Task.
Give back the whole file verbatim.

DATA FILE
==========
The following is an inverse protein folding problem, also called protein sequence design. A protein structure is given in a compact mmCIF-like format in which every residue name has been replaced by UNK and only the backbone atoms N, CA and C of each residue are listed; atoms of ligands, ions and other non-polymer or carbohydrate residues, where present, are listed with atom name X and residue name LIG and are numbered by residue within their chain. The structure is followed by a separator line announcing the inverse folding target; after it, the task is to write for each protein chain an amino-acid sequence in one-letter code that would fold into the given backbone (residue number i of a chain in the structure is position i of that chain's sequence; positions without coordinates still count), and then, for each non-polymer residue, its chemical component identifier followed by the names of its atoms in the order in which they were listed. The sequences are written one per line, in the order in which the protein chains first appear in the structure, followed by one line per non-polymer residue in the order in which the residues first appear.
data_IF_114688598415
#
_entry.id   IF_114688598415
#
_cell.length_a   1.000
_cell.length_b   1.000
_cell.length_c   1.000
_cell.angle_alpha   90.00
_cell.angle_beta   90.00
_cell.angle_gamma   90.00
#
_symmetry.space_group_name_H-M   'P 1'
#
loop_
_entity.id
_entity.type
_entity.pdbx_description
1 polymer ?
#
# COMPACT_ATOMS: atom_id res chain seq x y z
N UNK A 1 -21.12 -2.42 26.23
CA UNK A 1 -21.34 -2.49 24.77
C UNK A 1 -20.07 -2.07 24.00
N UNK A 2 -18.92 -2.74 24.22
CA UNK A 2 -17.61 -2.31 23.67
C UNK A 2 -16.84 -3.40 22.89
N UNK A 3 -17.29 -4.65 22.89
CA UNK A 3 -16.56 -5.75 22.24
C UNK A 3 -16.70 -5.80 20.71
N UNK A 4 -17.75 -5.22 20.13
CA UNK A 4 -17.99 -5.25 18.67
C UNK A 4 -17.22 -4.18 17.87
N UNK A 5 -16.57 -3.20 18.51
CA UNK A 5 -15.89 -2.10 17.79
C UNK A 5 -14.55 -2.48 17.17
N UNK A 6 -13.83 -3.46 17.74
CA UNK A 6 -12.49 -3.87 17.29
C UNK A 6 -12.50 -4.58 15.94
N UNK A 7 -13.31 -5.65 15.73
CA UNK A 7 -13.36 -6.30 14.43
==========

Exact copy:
The following is an inverse protein folding problem, also called protein sequence design. A protein structure is given in a compact mmCIF-like format in which every residue name has been replaced by UNK and only the backbone atoms N, CA and C of each residue are listed; atoms of ligands, ions and other non-polymer or carbohydrate residues, where present, are listed with atom name X and residue name LIG and are numbered by residue within their chain. The structure is followed by a separator line announcing the inverse folding target; after it, the task is to write for each protein chain an amino-acid sequence in one-letter code that would fold into the given backbone (residue number i of a chain in the structure is position i of that chain's sequence; positions without coordinates still count), and then, for each non-polymer residue, its chemical component identifier followed by the names of its atoms in the order in which they were listed. The sequences are written one per line, in the order in which the protein chains first appear in the structure, followed by one line per non-polymer residue in the order in which the residues first appear.
data_IF_114688598415
#
_entry.id   IF_114688598415
#
_cell.length_a   1.000
_cell.length_b   1.000
_cell.length_c   1.000
_cell.angle_alpha   90.00
_cell.angle_beta   90.00
_cell.angle_gamma   90.00
#
_symmetry.space_group_name_H-M   'P 1'
#
loop_
_entity.id
_entity.type
_entity.pdbx_description
1 polymer ?
#
# COMPACT_ATOMS: atom_id res chain seq x y z
N UNK A 1 -21.12 -2.42 26.23
CA UNK A 1 -21.34 -2.49 24.77
C UNK A 1 -20.07 -2.07 24.00
N UNK A 2 -18.92 -2.74 24.22
CA UNK A 2 -17.61 -2.31 23.67
C UNK A 2 -16.84 -3.40 22.89
N UNK A 3 -17.29 -4.65 22.89
CA UNK A 3 -16.56 -5.75 22.24
C UNK A 3 -16.70 -5.80 20.71
N UNK A 4 -17.75 -5.22 20.13
CA UNK A 4 -17.99 -5.25 18.67
C UNK A 4 -17.22 -4.18 17.87
N UNK A 5 -16.57 -3.20 18.51
CA UNK A 5 -15.89 -2.10 17.79
C UNK A 5 -14.55 -2.48 17.17
N UNK A 6 -13.83 -3.46 17.74
CA UNK A 6 -12.49 -3.87 17.29
C UNK A 6 -12.50 -4.58 15.94
N UNK A 7 -13.31 -5.65 15.73
CA UNK A 7 -13.36 -6.30 14.43